To Kill a Mocking Bird Analysis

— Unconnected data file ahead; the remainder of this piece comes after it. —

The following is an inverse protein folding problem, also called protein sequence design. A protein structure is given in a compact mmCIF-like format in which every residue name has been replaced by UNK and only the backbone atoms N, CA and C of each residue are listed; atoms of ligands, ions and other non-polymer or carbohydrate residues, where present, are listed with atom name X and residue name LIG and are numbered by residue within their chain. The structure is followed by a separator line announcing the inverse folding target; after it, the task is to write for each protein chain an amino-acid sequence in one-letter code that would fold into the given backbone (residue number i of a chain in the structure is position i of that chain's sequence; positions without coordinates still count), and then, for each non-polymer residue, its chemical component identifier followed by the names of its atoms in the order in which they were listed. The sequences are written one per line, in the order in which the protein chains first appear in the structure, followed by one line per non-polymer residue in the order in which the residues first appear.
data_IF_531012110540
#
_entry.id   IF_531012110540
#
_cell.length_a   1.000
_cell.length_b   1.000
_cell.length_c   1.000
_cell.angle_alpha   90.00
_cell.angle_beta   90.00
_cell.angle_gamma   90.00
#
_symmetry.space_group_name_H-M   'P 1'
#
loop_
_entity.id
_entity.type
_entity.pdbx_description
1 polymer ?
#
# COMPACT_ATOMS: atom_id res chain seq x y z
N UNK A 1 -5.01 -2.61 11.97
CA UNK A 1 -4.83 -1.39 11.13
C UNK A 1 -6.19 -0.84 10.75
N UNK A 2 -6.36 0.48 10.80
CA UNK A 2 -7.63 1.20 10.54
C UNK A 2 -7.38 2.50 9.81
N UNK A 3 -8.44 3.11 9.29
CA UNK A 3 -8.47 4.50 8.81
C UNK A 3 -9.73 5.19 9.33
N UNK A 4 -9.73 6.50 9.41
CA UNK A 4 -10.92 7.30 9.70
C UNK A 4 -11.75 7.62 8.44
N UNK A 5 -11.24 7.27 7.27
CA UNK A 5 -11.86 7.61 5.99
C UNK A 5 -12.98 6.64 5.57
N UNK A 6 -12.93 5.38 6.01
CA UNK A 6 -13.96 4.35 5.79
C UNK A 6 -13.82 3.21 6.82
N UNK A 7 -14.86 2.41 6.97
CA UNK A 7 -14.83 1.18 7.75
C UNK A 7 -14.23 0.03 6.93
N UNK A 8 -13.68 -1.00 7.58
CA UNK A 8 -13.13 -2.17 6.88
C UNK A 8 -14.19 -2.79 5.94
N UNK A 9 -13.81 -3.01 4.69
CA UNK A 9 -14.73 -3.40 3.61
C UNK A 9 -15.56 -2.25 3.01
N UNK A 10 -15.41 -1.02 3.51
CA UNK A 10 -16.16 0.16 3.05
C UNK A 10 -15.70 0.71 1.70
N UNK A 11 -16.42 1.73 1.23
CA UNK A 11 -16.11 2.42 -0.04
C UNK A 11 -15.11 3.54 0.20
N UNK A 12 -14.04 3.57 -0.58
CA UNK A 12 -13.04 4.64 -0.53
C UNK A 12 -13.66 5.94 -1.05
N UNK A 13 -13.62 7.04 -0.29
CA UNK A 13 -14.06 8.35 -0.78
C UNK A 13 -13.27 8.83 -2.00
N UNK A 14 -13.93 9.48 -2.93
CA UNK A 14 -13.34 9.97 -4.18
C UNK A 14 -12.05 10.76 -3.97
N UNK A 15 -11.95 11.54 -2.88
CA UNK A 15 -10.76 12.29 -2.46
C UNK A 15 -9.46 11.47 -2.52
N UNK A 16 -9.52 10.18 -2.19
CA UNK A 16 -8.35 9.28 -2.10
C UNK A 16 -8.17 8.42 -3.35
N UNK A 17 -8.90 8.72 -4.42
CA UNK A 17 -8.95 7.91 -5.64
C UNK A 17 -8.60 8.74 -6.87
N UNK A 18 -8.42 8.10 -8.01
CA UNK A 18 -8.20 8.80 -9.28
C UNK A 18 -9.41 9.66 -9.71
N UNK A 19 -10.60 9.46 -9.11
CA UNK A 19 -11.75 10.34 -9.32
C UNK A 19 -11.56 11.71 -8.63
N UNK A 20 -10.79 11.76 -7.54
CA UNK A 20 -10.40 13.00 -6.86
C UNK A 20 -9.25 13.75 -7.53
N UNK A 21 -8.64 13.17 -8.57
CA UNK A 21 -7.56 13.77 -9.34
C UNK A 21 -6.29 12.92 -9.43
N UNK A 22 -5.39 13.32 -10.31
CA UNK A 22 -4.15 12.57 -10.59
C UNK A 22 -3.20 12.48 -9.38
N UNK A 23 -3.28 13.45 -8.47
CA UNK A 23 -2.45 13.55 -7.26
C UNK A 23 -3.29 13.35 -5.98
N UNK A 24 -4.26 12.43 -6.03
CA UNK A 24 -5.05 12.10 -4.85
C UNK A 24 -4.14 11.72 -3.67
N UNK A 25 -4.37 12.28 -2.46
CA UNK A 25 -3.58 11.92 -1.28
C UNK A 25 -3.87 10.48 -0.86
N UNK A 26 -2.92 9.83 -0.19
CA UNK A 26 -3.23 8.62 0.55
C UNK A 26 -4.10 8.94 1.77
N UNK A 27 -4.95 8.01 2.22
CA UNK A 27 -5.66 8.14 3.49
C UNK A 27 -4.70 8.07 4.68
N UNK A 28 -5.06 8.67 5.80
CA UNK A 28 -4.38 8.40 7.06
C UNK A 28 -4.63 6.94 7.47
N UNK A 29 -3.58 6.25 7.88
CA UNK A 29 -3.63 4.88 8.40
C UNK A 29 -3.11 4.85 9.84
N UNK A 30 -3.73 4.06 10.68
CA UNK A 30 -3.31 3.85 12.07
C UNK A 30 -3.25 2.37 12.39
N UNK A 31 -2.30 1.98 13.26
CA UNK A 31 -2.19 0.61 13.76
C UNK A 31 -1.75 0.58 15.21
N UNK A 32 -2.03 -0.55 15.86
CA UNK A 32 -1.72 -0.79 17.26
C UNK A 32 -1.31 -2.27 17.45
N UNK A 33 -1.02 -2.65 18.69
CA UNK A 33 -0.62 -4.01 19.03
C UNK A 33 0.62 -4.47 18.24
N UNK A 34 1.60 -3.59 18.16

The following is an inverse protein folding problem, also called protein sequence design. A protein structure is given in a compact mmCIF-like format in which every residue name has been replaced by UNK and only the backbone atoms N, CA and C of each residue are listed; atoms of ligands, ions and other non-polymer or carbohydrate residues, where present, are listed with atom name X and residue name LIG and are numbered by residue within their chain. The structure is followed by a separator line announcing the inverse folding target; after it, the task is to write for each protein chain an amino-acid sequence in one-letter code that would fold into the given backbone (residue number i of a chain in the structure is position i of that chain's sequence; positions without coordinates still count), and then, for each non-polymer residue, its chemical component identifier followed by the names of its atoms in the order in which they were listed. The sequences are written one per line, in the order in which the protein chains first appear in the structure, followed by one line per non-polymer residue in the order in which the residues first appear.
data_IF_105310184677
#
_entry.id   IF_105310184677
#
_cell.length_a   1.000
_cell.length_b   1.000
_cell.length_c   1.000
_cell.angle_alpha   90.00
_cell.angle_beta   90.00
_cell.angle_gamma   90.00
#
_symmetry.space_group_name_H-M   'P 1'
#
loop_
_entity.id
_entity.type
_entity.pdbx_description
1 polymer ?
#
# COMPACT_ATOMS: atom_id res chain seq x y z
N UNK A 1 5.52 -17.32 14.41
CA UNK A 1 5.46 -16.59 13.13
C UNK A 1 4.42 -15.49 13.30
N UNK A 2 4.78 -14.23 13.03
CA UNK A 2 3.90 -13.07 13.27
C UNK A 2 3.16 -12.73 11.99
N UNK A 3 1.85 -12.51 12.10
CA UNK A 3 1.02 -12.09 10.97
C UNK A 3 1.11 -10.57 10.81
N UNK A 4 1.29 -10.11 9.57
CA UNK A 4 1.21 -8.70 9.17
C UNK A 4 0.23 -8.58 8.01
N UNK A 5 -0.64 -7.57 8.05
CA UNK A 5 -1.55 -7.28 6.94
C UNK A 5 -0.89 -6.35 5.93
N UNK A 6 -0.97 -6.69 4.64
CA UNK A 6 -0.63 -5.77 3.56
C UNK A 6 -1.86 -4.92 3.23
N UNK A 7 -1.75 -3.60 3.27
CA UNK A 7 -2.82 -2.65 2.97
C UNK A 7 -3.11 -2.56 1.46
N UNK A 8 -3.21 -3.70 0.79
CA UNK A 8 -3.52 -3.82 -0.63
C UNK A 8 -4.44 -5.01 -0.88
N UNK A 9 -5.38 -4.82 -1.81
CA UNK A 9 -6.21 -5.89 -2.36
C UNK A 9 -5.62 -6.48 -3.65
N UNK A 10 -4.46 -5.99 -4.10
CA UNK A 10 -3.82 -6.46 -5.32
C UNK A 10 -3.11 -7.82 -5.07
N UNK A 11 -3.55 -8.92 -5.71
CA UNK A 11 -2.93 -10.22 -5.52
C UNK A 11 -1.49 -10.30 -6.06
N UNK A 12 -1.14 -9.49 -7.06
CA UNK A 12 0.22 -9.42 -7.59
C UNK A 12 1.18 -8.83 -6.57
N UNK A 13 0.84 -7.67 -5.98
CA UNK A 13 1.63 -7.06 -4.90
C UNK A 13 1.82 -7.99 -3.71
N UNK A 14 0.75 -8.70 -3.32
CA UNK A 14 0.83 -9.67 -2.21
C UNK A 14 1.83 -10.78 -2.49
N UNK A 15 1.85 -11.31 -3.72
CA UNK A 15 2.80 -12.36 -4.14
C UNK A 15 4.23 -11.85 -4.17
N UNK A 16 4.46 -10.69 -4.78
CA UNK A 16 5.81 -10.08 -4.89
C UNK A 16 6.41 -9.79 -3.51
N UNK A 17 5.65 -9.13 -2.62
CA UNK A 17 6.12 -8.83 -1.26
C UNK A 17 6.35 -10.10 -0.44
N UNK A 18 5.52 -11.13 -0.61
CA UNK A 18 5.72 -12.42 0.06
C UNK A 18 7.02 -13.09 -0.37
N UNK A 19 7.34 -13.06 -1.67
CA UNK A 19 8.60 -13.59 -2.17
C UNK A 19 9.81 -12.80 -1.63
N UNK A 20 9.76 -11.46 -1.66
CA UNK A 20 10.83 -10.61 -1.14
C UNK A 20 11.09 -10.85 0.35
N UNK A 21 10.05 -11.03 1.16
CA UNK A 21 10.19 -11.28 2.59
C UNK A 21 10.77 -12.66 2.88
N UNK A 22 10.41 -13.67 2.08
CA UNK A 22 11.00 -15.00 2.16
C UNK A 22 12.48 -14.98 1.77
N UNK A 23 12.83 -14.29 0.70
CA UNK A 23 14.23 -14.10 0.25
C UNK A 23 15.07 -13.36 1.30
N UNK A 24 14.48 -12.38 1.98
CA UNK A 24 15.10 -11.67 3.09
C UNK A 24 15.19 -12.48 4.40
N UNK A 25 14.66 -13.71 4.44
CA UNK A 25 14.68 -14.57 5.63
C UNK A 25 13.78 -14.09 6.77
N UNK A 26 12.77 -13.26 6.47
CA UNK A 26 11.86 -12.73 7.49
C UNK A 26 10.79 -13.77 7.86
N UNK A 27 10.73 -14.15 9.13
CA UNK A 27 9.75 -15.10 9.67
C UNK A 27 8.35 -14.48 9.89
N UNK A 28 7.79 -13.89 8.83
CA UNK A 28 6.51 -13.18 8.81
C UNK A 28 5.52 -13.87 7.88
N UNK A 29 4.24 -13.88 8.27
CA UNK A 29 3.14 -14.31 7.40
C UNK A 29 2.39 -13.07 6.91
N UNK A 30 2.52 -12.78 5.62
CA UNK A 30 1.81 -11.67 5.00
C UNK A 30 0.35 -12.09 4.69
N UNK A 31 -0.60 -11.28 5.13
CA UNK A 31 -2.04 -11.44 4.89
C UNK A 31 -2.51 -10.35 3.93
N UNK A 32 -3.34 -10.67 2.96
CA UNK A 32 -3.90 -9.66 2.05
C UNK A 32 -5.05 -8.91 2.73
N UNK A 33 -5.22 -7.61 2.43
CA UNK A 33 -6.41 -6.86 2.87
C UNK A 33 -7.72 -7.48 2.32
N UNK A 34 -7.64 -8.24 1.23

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In 1961 Harper Lee won the Pulitzer Prize for her book To Kill a Mockingbird. It dug deep into the issue of racism in the south. She learned from personal experience growing up in Monroeville, Alabama. She has been awarded the Presidential Medal of Freedom for her work of literature and has also received numerous honorary degrees, even though this was her only work of literature ever written. To Kill a Mockingbird was a huge success and a true one hit wonder, becoming an immediate best seller and highly acclaimed by critics. Lee did not expect such success; in 1961 she stated “I never expected any sort of success with Mockingbird”. In her work many characters were based on real people, such as Scout, based on herself, and Dill who was based on a good friend of hers as a child. Harper Lee’s novel questions the value of living by your personal morals in spite of the feelings of those around you, strength of an independent mind. The impact of this novel was huge in its day, proving that the next generation can be better, less racist people, which was motivating to some and still is to this day. This is a quote from an anonymous high school teacher praising the book “Trying to find your identity and realizing that your society doesn't always tell you the right thing is a particularly profound message for teens. Sometimes you have to go against what everyone else says to do the right thing. All that kind of resonates no matter where you come from.” As you can see, even young adults can benefit in this day and age from this novel, as it reveals how horrid racism is and how far humanity has come. To Kill a Mockingbird is a wonderful book and contributes to society in a big way, supporting independence all while dealing with the unfairness of life, it is a true piece of literature with much merit. To kill a mocking bird is set in Maycomb, Alabama. A small dull town where

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